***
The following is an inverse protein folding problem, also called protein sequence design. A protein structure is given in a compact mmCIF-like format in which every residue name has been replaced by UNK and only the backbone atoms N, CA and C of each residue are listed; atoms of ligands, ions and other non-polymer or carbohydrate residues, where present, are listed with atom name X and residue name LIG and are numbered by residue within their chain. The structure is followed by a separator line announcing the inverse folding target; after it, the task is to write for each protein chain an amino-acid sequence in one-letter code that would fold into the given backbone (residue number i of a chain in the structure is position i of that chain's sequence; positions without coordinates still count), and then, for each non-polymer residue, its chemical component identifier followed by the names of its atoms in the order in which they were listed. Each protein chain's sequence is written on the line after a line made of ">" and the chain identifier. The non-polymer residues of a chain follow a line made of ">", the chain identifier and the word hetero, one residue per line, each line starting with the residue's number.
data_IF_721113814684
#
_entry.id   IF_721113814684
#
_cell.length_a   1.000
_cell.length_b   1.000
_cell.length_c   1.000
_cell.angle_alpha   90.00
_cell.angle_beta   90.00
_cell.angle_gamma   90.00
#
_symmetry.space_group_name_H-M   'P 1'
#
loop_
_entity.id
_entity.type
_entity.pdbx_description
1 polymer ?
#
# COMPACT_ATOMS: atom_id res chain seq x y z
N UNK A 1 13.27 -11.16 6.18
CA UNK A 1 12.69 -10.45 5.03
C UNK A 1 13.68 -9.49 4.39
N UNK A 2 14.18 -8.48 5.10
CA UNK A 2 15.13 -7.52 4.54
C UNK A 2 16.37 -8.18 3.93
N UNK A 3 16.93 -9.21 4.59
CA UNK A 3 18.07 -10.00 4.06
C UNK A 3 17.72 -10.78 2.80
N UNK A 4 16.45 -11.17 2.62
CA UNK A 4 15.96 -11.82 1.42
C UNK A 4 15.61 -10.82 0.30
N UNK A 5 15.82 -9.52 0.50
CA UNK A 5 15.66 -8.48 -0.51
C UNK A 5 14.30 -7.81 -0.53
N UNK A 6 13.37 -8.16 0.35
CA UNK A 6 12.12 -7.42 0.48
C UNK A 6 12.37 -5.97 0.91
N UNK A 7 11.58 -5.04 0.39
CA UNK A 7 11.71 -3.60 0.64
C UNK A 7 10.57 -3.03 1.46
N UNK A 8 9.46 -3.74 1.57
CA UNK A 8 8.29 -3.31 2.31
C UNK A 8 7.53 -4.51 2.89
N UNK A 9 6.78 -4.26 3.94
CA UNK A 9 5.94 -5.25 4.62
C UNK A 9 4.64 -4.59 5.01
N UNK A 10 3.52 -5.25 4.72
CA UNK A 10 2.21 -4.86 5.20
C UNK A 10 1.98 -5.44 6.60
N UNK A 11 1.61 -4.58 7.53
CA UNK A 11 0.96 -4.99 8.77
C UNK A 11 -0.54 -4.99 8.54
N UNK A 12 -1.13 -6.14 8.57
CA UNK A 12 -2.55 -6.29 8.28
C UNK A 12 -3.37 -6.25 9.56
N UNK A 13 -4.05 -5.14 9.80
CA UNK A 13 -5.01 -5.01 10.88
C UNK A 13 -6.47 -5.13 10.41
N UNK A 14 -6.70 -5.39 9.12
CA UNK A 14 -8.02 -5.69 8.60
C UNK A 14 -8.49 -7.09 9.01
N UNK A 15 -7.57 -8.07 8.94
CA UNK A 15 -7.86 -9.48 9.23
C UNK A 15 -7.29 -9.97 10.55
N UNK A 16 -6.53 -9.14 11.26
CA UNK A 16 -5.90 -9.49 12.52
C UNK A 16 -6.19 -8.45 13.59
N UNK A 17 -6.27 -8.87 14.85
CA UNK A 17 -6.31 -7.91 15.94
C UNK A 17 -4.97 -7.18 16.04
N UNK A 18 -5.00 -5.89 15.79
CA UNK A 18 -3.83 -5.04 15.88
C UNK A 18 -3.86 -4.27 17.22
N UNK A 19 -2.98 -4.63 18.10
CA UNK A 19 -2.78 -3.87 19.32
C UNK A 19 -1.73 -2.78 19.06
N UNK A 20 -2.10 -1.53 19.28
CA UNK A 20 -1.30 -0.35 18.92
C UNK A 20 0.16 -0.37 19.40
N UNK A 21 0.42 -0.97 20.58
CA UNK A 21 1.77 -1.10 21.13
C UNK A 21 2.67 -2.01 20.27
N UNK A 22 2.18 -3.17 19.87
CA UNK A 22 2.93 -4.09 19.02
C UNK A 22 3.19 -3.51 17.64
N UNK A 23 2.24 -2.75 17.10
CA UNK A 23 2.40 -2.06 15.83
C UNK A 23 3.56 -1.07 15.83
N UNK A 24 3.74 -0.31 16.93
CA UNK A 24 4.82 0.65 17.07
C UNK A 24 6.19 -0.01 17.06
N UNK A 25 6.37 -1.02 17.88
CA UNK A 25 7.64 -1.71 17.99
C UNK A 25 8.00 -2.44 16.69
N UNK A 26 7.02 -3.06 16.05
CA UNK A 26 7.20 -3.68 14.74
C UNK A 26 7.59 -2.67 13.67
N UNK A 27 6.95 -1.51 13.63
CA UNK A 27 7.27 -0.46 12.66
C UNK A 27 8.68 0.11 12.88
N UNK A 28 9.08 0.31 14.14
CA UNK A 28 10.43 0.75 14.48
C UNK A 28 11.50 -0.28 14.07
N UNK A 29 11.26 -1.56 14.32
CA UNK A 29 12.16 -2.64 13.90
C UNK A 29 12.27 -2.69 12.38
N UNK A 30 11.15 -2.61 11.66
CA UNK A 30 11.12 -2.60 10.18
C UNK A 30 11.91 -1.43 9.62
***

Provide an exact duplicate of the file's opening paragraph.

The following is an inverse protein folding problem, also called protein sequence design. A protein structure is given in a compact mmCIF-like format in which every residue name has been replaced by UNK and only the backbone atoms N, CA and C of each residue are listed; atoms of ligands, ions and other non-polymer or carbohydrate residues, where present, are listed with atom name X and residue name LIG and are numbered by residue within their chain. The structure is followed by a separator line announcing the inverse folding target; after it, the task is to write for each protein chain an amino-acid sequence in one-letter code that would fold into the given backbone (residue number i of a chain in the structure is position i of that chain's sequence; positions without coordinates still count), and then, for each non-polymer residue, its chemical component identifier followed by the names of its atoms in the order in which they were listed. Each protein chain's sequence is written on the line after a line made of ">" and the chain identifier. The non-polymer residues of a chain follow a line made of ">", the chain identifier and the word hetero, one residue per line, each line starting with the residue's number.